@@ -249,7 +249,18 @@ private void ExecuteRemove(ProjectItemGroupTaskItemInstance child, ItemBucket bu
}
else
{
itemsToRemove = FindItemsUsingMatchOnMetadata(group, child, bucket, matchOnMetadata, matchingOptions);
ImmutableList<string> metadataList = matchOnMetadata.ToImmutableList();

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@ladipro

ladipro Jan 15, 2021
Contributor

Why the conversion to ImmutableList<>? You should be able to make the MetadataSet<,> constructor take IEnumerable<>.

{
if (!String.IsNullOrEmpty(m))
{
nonEmptyFound = true;

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@ladipro

ladipro Jan 15, 2021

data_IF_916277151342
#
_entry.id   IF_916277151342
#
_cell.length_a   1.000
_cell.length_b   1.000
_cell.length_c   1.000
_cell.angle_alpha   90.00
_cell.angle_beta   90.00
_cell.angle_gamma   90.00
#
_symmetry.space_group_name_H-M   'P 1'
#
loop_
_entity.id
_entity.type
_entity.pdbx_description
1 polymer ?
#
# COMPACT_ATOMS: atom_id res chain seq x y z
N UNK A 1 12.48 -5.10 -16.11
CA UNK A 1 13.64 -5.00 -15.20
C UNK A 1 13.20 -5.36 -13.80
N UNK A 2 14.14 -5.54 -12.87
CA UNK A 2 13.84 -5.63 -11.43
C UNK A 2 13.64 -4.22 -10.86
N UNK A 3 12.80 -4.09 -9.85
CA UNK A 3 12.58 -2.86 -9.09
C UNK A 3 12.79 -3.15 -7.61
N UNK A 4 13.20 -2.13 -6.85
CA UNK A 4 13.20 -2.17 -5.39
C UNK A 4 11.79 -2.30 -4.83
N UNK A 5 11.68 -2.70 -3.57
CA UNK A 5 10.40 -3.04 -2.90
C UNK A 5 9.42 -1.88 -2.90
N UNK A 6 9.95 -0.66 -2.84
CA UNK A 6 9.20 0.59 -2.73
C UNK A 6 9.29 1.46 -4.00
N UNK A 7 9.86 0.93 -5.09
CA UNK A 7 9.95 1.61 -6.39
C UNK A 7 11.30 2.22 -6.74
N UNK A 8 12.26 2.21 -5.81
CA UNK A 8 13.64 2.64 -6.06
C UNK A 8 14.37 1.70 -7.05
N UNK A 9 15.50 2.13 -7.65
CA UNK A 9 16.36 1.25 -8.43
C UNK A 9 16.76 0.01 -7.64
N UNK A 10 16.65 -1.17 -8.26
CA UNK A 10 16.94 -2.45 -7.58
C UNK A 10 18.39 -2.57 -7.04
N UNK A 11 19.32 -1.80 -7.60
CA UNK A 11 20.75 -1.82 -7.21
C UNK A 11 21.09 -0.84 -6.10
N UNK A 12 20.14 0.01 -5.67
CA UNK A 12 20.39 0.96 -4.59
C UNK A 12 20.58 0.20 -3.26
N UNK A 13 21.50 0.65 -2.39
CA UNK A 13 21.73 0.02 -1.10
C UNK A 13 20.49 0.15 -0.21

Contributor

Why isn't this return false? The previous code was checking if all metadata is defined and their value matches. I suggest adding test coverage for the case where m is empty.

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@Forgind

Forgind Jan 16, 2021
Author Member

From #4997:
if a metadata name doesn't exist in both items, then it's considered a match. Special case: if none of the metadata exist in both items, then it should not match.

But you're right—the code I'm replacing checks for string.Empty and automatically returns false. Given our conversation in the PR review meeting, I'll change to that. Thanks!

@@ -1988,63 +1988,6 @@ public void KeepWithItemReferenceOnNonmatchingMetadata()
items.ElementAt(3).GetMetadataValue("d").ShouldBe("d");
}

[Fact]
public void FailWithMatchingMultipleMetadata()

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@cdmihai

cdmihai Jan 21, 2021
Contributor

Don't delete the tests, instead replace the exception assertion with an assertion on I2's contents

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@BenVillalobos